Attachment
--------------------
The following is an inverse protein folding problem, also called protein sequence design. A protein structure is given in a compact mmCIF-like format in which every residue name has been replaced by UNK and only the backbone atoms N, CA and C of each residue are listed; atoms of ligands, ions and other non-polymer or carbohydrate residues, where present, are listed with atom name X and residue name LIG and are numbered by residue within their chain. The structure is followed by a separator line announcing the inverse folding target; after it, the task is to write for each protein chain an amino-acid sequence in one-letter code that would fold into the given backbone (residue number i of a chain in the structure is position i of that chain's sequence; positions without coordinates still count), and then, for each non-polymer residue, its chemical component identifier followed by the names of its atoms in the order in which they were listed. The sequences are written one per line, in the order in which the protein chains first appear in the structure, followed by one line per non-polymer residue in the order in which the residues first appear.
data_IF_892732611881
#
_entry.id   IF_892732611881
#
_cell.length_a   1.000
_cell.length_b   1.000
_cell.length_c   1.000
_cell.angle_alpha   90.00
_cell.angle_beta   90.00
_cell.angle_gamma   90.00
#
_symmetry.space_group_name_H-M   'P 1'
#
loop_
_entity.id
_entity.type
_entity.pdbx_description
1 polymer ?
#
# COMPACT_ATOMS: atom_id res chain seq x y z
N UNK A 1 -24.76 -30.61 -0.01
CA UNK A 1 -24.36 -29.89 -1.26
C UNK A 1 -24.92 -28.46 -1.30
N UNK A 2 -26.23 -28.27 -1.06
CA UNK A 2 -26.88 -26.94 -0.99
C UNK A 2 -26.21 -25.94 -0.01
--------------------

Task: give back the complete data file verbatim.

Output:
The following is an inverse protein folding problem, also called protein sequence design. A protein structure is given in a compact mmCIF-like format in which every residue name has been replaced by UNK and only the backbone atoms N, CA and C of each residue are listed; atoms of ligands, ions and other non-polymer or carbohydrate residues, where present, are listed with atom name X and residue name LIG and are numbered by residue within their chain. The structure is followed by a separator line announcing the inverse folding target; after it, the task is to write for each protein chain an amino-acid sequence in one-letter code that would fold into the given backbone (residue number i of a chain in the structure is position i of that chain's sequence; positions without coordinates still count), and then, for each non-polymer residue, its chemical component identifier followed by the names of its atoms in the order in which they were listed. The sequences are written one per line, in the order in which the protein chains first appear in the structure, followed by one line per non-polymer residue in the order in which the residues first appear.
data_IF_892732611881
#
_entry.id   IF_892732611881
#
_cell.length_a   1.000
_cell.length_b   1.000
_cell.length_c   1.000
_cell.angle_alpha   90.00
_cell.angle_beta   90.00
_cell.angle_gamma   90.00
#
_symmetry.space_group_name_H-M   'P 1'
#
loop_
_entity.id
_entity.type
_entity.pdbx_description
1 polymer ?
#
# COMPACT_ATOMS: atom_id res chain seq x y z
N UNK A 1 -24.76 -30.61 -0.01
CA UNK A 1 -24.36 -29.89 -1.26
C UNK A 1 -24.92 -28.46 -1.30
N UNK A 2 -26.23 -28.27 -1.06
CA UNK A 2 -26.88 -26.94 -0.99
C UNK A 2 -26.21 -25.94 -0.01